My first impression of Idina Menzel’s new release,I Stand , was that the album sounds like a Broadway show that was castrated by the writers of Across the Universe and turned into an equally horrible pop soundtrack. Just like Across the Universe , the album begins with a shitty pop ballad, the lead is bad, but at least can sing, and the whole morale involved in each musical number is vaguely reminiscent of cheerleaders during a big game—They’re both extremely loud and smiling a bunch, but not doing anything productive. Thus, my initial reaction was something along the line of, seriously, isn’t Idina Menzel a little too old for this prettily sung but falsely uplifting bullshit?

I guess I shouldn’t have been overly surprised. Idina Menzel is a renowned Broadway Star with original cast leads to her credit in both Rent and Wicked . Of course, the album seems as if it was written for the stage. Therefore, when I began to listen to the music more closely, I changed my tune, a little bit. With her clear-cut voice and direct lyrics, Menzel sounds, well, like she’s singing truthfully. What I mean is quite simple. Menzel doesn’t ever warble like a fucking American Idol wannabe singing a Mariah Carey cover. She’s not overdubbing her voice in an electronic attempt to make it seem like she can sing, a style that Brittney Spears favors. She’s not wantonly playing a piano and pretending to be indie like Vanessa Carlton. And, she’s certainly not pretending to be a hardass with sing-song mannerisms like Lily Allen. Thank god, as if the world could handle another one of those . Instead, she’s singing songs she’s put passion and work into and, believe it or not, she’s singing them without the help of machines to “fix” her voice and without a ridiculous image to back her up. That, at least, is something.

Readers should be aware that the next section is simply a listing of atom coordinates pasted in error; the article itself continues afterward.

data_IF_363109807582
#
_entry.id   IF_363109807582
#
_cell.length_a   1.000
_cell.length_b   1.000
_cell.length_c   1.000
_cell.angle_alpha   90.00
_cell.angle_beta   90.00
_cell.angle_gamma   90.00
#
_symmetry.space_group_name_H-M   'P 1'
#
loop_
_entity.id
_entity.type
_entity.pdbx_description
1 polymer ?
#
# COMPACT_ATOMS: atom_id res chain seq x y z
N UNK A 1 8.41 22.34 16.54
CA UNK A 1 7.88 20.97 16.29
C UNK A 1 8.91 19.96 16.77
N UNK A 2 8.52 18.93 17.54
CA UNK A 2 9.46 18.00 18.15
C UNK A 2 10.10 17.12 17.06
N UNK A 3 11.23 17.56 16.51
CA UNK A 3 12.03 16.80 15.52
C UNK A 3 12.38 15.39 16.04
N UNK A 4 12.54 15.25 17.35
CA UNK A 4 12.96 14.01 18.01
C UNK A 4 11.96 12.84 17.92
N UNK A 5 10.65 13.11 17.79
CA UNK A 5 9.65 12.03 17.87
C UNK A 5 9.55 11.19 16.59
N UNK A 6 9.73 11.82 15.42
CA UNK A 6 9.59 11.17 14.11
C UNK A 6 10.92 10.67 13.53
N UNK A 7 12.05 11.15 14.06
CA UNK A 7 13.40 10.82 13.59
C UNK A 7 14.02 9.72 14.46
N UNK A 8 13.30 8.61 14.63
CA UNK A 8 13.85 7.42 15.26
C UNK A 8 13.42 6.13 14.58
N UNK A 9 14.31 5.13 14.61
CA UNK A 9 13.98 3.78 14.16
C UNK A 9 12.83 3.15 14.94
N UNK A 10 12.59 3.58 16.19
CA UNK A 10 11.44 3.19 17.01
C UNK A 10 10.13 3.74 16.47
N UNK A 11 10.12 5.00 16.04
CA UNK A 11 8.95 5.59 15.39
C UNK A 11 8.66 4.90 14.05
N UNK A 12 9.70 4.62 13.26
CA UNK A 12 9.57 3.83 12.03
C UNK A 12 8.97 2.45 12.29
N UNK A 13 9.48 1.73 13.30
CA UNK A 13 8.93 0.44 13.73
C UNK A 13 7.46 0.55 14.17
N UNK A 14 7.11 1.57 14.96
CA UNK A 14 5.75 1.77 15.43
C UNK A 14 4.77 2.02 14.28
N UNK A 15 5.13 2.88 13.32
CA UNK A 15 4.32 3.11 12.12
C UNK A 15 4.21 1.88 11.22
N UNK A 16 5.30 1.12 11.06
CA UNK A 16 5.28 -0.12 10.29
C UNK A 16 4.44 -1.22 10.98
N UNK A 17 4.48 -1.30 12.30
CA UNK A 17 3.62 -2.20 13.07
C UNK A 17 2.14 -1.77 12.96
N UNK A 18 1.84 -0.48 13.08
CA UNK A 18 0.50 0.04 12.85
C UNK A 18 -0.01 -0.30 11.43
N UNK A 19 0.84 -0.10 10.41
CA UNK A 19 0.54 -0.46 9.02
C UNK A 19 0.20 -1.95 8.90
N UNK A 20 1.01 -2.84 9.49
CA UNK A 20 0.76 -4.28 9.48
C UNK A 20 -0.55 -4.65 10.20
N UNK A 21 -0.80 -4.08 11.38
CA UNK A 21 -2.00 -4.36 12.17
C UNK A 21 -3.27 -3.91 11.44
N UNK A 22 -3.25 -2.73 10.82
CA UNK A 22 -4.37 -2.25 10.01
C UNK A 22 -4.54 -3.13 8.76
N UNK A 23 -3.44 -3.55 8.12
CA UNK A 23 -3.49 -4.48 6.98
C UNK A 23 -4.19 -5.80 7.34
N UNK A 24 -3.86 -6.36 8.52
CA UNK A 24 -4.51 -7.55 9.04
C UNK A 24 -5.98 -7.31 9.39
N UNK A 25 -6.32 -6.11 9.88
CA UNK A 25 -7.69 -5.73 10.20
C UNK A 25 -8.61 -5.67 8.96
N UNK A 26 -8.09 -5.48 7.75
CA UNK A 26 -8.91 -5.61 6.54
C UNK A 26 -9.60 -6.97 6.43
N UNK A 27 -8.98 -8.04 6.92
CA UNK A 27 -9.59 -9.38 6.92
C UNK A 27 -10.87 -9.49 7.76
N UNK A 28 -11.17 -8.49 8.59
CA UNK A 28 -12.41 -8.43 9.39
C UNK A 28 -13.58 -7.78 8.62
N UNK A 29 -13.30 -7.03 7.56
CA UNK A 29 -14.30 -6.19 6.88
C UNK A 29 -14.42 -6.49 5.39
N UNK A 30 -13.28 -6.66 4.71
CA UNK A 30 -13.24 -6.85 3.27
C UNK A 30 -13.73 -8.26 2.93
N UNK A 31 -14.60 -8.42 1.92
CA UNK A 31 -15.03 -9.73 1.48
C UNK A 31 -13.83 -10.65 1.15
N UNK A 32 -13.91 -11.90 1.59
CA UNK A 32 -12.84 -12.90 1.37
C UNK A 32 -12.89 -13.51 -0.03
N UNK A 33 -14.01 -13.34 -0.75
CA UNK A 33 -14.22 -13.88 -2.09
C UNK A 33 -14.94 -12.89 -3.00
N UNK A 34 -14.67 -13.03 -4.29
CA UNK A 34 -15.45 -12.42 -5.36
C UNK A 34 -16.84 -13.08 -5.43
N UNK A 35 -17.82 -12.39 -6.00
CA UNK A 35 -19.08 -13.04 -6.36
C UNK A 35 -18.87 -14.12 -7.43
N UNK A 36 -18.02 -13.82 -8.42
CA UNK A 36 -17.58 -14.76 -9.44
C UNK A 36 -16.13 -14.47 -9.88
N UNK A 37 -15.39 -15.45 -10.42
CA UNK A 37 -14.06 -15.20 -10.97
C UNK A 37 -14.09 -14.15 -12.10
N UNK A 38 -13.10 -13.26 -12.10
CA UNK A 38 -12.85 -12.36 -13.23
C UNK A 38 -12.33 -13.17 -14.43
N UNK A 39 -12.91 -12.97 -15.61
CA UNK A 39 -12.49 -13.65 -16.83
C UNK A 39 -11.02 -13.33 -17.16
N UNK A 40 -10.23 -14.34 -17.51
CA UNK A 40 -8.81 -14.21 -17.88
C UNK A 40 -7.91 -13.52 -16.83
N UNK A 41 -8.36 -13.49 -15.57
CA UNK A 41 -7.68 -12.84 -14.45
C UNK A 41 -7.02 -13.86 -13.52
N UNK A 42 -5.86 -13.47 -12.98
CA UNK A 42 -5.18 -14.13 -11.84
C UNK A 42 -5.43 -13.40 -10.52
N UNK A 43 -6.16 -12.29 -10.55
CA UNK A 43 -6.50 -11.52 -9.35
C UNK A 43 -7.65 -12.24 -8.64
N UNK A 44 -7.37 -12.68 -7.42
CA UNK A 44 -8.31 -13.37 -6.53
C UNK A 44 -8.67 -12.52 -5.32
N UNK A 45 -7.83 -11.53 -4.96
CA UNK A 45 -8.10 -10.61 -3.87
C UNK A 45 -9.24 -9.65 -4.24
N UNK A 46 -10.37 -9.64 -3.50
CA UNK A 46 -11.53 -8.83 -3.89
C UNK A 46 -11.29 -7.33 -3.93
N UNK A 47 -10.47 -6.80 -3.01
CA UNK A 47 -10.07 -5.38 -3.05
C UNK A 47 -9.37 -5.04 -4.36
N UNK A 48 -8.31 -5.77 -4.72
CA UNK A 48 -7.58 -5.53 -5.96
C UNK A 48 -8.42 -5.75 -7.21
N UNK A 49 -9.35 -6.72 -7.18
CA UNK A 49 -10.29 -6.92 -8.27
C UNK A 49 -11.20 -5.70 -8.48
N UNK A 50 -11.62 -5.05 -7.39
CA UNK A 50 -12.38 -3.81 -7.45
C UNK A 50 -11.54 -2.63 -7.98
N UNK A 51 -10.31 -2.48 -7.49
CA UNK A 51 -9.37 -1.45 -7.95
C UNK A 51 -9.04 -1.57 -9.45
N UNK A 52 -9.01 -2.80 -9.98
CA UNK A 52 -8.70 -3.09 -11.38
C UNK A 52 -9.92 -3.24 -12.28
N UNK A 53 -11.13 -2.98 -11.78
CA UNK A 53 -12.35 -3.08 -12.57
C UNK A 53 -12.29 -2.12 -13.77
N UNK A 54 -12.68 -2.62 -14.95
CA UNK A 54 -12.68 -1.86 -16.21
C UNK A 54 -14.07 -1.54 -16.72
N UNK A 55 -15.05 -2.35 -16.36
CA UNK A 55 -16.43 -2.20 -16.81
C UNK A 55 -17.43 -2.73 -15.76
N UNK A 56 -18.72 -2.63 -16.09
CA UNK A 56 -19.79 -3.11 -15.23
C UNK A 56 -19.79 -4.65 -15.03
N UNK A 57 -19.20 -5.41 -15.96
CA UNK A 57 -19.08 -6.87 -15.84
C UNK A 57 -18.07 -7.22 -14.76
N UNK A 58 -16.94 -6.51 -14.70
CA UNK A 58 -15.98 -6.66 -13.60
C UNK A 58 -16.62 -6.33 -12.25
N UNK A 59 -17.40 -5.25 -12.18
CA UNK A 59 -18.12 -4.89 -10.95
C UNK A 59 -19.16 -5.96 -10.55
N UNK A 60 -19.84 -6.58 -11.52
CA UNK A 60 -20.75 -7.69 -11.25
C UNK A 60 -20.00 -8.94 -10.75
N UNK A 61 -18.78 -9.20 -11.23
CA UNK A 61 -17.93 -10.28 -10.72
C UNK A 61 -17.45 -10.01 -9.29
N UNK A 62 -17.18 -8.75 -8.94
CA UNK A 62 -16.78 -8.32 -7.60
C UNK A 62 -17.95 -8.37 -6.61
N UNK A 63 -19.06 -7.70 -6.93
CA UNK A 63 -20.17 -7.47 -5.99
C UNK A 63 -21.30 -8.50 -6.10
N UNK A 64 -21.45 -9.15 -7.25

I’m not saying this album is a heads up in a different direction for bubblegum pop music. In fact, her lack of image will most likely render people clueless of her existence, rather than change anything. Secondly, I’m not advocating I Stand as a wonderful album. Like most bad pop albums, her lyrics are generic and even include painful-to-listen-to statements like, “When all of the madness falls like rain (The song ‘Gorgeous’),” “ Where do I begin my love/Starting with the things I haven’t said enough of (‘Where Do I Begin’),” and, my personal favorite, “If this is the moment I stand here on my own/ If this is the right of passage that somehow leads me home/I might be afraid but it’s my turn to be brave (From the single ‘Brave’).” Even the music itself is somewhat less than catchy. Regardless, if you are a person who generally enjoys a beautiful voice, this album is a gift without all of the tiresome wrappings that the music biz usually focuses on. From start to end, the album is a showcase of Menzel’s talent as a singer and not the talent of her producers. To me, that gave the album a weird sort of appeal.

With I Stand , Menzel is competing in a pop world that’s filtered through phase upon phase of music. Remember the mantra “Together we stand, divided we fall?” Idina Menzel may be standing, but she’s standing in a crowd of people weary and tired of hearing the same type of songs, over and over, with a different leading lady. Unfortunately, this weariness is exactly why disdainful beats and images were originally thrown into pop music in the first place. Without those bells and whistles, I Stand falls short of any flashy tries at innovativeness and will inevitably be ignored, even if there is a classy, talented lady singing where far less talented, unappealing gimmicks have already trod.

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